So we arrived this morning after a long and ridiculously comfortable bus ride (more in another entry) in Puerto Iguazu, the town at the junction of Brazil, Paraguay, and Arentina, and near the site of the famous Iguazu Falls, the largest (though not highest) waterfalls in South America.
Our guide book recommended seeing the falls from the Brazilian side of the border one day, and then the Argentine side the next. It said that the Brazilian side required less time, and since we arrived late in the morning, we decided to head for Brazil once we got settled.
In general, American citizens need visas to enter Brazil. This wouldn´t be a problem, but they charge US $100 for each visa, and that would be a fairly frivolous expense to spend 2 hours in their country. Fortunately, however, our guidebooks and various travel message boards said that a visa is not required to simply visit the falls in a day visit, so we got on the bus to Brazil.
We cleared Argentine immigration without a problem, but you can probably guess that I wouldn´t be typing this story if everything went smoothly. When we got to the Brazilian border, we noticed that all the buses were simply flying through the border, and we assumed we would do the same. However, the driver stopped, made us get off (everyone else was Brazilian), and go to immigration. When my mild protest fell on deaf ears, we began a walk of shame back to the Argentine border. The real problem with this, however, was that the border offices were each about 3 km from their respective borders, so we got to walk over 3 miles back to the Argentine office, get stamped back in the country (while explaining why we had left the country for an hour in the first place).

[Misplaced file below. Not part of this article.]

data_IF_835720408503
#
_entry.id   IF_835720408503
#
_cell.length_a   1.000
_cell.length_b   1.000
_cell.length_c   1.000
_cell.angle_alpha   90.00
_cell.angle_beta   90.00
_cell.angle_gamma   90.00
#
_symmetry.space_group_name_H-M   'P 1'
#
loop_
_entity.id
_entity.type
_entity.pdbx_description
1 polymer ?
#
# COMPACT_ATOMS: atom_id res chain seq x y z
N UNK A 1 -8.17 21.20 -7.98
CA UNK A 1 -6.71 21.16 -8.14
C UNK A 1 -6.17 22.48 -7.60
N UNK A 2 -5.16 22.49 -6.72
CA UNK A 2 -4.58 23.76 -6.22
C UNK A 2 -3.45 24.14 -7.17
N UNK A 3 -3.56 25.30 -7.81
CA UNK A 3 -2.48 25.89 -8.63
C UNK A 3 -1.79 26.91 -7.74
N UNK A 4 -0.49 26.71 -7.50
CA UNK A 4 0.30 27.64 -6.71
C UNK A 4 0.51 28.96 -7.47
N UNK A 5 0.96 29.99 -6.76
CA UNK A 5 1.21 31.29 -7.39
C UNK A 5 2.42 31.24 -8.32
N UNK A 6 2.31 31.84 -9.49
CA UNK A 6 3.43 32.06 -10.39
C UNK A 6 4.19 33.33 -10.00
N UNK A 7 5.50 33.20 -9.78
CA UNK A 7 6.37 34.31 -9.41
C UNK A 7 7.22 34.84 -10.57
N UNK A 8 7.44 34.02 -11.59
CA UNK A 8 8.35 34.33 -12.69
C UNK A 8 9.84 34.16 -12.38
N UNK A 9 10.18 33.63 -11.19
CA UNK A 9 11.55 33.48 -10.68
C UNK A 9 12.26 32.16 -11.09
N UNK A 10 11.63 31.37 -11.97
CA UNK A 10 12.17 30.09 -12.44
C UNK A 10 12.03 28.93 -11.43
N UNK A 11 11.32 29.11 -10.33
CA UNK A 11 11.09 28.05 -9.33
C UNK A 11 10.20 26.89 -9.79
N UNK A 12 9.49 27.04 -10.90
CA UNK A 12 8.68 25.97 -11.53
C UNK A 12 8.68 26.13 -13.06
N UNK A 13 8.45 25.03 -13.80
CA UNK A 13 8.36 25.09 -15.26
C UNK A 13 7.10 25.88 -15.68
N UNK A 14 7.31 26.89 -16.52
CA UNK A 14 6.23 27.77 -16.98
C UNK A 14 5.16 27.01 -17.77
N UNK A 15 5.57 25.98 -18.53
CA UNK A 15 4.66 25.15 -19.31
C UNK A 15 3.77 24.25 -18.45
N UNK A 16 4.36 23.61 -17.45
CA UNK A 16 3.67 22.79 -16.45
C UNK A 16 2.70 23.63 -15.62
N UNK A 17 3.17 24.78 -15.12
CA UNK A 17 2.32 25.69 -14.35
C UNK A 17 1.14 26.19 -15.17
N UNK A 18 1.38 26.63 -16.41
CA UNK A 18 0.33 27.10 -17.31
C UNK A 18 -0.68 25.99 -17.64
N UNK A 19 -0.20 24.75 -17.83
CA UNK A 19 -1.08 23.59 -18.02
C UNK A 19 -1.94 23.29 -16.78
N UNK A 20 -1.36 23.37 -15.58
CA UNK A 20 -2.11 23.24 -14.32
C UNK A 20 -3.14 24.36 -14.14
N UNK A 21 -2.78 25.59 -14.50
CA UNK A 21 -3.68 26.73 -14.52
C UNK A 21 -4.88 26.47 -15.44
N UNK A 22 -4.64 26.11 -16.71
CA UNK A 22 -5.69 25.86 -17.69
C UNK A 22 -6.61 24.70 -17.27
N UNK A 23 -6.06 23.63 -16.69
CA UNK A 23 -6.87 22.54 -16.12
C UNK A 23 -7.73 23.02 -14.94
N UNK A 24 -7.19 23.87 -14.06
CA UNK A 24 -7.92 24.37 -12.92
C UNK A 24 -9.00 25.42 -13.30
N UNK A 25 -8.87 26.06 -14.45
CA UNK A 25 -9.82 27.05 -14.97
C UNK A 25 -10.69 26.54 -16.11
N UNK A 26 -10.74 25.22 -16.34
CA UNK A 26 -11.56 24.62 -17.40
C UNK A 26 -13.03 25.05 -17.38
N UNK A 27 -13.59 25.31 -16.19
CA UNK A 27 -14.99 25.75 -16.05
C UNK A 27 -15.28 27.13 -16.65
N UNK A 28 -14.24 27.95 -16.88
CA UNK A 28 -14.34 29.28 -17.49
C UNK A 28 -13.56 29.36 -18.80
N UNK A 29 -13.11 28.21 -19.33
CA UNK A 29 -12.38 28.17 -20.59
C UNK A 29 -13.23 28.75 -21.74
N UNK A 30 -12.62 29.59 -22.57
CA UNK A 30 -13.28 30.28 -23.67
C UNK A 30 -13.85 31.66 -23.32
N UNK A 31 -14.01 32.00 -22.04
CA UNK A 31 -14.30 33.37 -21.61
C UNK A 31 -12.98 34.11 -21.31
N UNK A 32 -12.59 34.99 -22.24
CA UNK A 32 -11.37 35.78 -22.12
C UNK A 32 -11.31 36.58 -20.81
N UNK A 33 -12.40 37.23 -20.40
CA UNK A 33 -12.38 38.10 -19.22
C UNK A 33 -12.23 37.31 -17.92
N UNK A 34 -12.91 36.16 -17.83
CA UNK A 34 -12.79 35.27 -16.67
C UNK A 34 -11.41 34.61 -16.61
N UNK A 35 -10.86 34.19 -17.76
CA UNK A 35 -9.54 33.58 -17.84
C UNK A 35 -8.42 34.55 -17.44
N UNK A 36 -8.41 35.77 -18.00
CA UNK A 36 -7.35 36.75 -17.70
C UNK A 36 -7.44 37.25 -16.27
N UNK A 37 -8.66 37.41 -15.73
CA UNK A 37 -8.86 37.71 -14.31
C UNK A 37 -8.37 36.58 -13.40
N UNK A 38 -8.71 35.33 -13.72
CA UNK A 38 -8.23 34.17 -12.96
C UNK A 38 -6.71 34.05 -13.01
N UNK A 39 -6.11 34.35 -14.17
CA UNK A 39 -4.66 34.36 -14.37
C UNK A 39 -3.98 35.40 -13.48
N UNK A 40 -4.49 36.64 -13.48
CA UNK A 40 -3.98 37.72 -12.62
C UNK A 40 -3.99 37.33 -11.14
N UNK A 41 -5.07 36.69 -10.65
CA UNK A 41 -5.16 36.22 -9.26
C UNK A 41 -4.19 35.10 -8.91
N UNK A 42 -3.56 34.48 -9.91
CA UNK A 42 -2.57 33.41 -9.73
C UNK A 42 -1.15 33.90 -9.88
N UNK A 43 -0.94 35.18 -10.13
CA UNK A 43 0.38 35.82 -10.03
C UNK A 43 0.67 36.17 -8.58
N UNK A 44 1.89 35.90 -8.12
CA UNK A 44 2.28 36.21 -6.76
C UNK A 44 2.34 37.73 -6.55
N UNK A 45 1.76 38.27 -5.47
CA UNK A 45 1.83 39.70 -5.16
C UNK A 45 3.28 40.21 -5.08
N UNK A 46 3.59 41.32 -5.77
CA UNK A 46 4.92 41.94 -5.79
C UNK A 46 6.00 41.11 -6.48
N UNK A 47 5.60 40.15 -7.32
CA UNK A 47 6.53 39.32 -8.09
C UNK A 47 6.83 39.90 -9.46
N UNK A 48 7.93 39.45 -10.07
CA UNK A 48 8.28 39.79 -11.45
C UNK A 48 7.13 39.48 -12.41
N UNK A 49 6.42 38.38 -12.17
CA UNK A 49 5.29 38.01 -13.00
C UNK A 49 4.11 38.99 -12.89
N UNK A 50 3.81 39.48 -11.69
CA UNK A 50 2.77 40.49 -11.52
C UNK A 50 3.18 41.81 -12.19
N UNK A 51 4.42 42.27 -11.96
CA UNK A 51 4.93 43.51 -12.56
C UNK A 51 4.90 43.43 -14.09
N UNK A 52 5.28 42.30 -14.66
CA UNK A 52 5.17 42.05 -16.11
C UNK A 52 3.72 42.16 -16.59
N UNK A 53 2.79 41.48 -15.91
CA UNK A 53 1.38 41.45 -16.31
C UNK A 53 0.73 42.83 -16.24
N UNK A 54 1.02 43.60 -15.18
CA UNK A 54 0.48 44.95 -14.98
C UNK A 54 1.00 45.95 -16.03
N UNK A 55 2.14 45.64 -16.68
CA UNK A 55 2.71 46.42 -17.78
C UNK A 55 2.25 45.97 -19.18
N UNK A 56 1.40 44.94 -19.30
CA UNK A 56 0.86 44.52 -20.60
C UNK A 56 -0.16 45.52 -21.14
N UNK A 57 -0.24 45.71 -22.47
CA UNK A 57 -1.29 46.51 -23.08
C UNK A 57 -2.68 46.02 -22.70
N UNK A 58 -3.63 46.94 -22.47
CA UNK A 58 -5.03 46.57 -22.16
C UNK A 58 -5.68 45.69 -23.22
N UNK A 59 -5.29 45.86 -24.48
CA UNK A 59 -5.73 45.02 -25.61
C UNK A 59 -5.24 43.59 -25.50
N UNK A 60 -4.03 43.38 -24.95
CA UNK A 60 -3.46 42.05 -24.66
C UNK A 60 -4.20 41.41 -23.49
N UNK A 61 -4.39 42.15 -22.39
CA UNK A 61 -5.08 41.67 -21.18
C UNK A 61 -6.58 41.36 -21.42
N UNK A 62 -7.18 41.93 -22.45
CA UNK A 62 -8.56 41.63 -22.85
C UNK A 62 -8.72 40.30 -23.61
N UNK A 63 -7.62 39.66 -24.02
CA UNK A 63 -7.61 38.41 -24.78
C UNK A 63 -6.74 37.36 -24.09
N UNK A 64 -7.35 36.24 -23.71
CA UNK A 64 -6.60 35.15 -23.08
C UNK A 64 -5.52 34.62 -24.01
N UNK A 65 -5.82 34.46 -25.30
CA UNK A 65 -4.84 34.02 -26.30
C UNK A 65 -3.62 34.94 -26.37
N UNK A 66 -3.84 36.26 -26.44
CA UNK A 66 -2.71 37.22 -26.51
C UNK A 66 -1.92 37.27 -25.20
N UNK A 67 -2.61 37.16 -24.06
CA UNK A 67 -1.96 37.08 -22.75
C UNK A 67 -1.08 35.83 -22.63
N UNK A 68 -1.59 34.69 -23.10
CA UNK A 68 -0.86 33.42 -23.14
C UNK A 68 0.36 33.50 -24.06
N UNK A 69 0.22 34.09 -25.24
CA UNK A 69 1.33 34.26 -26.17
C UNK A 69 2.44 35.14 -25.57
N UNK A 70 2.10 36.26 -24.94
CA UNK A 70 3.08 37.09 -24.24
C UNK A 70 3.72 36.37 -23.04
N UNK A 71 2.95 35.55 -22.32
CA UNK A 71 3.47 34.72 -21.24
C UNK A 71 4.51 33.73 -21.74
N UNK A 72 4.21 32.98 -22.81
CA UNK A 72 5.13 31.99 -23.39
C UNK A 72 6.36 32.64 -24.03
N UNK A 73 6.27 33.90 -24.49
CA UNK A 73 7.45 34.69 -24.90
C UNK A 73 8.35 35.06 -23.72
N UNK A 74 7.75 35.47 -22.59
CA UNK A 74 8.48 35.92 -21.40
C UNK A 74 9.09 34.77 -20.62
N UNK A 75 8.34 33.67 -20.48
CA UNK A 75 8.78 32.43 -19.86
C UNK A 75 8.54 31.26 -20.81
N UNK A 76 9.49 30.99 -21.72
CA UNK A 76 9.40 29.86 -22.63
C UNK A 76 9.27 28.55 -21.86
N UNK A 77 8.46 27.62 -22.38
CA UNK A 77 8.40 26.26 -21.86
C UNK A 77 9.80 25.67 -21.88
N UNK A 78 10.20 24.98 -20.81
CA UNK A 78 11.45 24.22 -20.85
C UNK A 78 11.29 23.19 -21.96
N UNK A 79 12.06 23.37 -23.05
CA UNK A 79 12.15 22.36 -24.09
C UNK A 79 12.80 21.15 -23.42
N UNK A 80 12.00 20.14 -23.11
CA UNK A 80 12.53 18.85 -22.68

Fortunately, it wasn´t an unpleasant walk. The border itself is the middle of a river, and the bridge crossing it towers over the river by at least 200 feet, and affords long views in each direction along the river. Plus, we at least got to walk for a while in Brazil, so I can sort of scratch another country off my list. As an additional bonus, we were able to take pictures of us sitting on the border, with one cheek in each country. Go us! Seriously, how many people can say that?
When all was said and done, we got to the border, got another Argentine stamp, and caught a bus back into town. We did have to somewhat nervously eye a passing policeman as we walked, but other than a few weird expressions at the dumb American tourists, we had no real problems. U-S-A!!!!